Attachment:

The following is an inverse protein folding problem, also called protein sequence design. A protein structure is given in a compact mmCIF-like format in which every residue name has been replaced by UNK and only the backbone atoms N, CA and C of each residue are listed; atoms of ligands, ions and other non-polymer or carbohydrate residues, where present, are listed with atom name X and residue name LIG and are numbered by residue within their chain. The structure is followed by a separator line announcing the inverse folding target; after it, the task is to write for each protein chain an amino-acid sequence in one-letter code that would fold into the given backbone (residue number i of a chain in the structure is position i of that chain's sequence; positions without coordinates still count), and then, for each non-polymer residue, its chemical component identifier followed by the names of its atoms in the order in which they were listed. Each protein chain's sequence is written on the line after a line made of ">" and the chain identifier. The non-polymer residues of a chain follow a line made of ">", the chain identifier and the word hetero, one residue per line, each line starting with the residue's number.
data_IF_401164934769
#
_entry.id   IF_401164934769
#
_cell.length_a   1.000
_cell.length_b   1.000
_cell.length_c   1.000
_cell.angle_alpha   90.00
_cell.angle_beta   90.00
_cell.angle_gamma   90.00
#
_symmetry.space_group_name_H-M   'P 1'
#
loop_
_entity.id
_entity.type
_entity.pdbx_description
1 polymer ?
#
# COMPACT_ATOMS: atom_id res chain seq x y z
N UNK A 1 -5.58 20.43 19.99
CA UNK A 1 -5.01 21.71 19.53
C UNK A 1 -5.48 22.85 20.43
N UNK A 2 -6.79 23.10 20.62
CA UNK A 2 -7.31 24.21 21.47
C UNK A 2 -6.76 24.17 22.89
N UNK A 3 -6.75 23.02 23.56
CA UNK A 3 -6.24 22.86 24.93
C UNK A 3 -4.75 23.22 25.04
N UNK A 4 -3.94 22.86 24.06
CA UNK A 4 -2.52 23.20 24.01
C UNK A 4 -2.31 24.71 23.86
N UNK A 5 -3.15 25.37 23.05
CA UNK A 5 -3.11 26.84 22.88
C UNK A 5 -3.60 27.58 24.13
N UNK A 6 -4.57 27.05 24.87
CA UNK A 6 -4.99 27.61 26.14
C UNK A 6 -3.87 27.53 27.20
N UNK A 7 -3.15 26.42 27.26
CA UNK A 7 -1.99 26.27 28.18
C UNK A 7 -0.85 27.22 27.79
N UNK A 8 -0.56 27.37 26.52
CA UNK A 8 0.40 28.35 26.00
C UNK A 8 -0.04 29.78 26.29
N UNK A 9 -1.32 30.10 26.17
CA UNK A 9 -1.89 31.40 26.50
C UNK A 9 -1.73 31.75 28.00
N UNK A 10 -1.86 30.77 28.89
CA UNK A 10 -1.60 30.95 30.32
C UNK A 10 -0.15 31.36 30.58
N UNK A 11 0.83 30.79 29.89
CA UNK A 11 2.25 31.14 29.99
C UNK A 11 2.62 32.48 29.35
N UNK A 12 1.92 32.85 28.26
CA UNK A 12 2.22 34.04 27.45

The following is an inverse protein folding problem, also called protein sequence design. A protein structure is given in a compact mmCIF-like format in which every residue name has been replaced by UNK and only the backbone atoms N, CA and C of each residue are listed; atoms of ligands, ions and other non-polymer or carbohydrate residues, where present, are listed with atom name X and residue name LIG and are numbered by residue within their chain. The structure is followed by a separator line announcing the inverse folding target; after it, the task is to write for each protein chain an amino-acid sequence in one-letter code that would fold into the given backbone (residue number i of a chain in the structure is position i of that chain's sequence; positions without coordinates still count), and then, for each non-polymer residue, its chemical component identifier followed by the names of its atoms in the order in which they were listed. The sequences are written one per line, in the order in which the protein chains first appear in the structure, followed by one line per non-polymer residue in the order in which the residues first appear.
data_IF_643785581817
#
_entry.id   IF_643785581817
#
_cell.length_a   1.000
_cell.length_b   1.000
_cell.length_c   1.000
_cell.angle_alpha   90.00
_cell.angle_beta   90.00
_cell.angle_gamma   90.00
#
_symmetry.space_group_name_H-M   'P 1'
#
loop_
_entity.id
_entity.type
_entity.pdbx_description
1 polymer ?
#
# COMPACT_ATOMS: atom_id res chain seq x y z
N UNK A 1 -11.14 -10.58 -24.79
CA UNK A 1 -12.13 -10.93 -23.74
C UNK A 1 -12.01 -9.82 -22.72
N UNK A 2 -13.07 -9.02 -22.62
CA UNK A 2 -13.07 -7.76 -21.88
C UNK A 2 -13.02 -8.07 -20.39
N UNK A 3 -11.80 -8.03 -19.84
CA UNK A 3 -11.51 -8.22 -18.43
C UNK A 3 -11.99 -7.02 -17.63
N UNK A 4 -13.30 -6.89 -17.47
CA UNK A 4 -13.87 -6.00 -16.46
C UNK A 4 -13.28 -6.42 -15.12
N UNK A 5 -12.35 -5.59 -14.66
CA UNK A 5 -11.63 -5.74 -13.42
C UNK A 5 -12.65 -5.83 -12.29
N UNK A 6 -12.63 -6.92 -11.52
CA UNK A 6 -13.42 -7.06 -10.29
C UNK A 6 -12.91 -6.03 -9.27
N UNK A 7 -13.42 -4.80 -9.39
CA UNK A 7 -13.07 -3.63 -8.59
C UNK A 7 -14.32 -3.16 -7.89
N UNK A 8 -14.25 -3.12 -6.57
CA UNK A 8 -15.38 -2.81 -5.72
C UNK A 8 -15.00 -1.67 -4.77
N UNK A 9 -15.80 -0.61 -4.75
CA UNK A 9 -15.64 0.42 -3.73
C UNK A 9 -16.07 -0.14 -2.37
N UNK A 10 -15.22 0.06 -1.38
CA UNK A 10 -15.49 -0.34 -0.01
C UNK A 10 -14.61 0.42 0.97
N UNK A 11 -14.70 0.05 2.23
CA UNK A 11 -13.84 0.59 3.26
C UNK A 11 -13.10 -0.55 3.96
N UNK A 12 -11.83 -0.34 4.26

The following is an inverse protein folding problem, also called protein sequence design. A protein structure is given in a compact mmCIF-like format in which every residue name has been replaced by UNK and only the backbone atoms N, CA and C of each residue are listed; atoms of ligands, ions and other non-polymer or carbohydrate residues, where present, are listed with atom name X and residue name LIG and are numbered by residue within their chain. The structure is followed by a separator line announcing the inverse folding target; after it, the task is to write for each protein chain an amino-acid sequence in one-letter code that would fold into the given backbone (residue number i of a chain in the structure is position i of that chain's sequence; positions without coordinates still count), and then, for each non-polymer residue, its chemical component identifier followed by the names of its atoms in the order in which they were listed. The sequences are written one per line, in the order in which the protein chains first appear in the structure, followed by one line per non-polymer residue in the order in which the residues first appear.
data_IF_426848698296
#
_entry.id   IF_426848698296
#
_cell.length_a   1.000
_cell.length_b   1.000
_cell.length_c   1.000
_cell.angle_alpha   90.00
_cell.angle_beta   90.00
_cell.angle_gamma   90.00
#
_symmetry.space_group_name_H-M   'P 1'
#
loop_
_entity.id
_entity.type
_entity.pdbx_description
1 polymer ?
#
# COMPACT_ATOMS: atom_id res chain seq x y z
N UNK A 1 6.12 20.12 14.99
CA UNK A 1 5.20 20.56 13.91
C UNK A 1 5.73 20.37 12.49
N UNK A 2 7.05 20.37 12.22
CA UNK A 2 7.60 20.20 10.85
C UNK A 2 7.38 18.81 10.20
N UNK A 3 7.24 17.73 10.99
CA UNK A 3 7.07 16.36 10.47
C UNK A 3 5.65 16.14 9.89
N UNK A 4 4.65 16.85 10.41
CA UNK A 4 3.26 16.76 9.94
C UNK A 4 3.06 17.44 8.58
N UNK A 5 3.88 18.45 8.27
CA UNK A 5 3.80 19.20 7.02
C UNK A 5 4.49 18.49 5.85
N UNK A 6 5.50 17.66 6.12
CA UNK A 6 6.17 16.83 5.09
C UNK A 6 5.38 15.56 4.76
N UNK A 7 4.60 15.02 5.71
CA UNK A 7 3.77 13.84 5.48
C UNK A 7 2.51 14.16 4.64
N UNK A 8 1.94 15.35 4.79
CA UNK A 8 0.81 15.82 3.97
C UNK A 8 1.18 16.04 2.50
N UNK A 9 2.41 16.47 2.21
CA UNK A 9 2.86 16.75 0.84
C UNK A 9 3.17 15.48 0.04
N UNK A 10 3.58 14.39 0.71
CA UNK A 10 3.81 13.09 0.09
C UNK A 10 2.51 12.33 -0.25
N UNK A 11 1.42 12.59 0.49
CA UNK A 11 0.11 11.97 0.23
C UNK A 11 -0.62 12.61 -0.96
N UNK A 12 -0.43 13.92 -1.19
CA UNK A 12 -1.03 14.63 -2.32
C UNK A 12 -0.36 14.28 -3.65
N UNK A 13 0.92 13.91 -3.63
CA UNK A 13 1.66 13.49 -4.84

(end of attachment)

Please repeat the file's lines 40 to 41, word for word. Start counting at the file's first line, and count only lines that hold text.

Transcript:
N UNK A 7 -3.15 26.42 27.26
CA UNK A 7 -1.99 26.27 28.18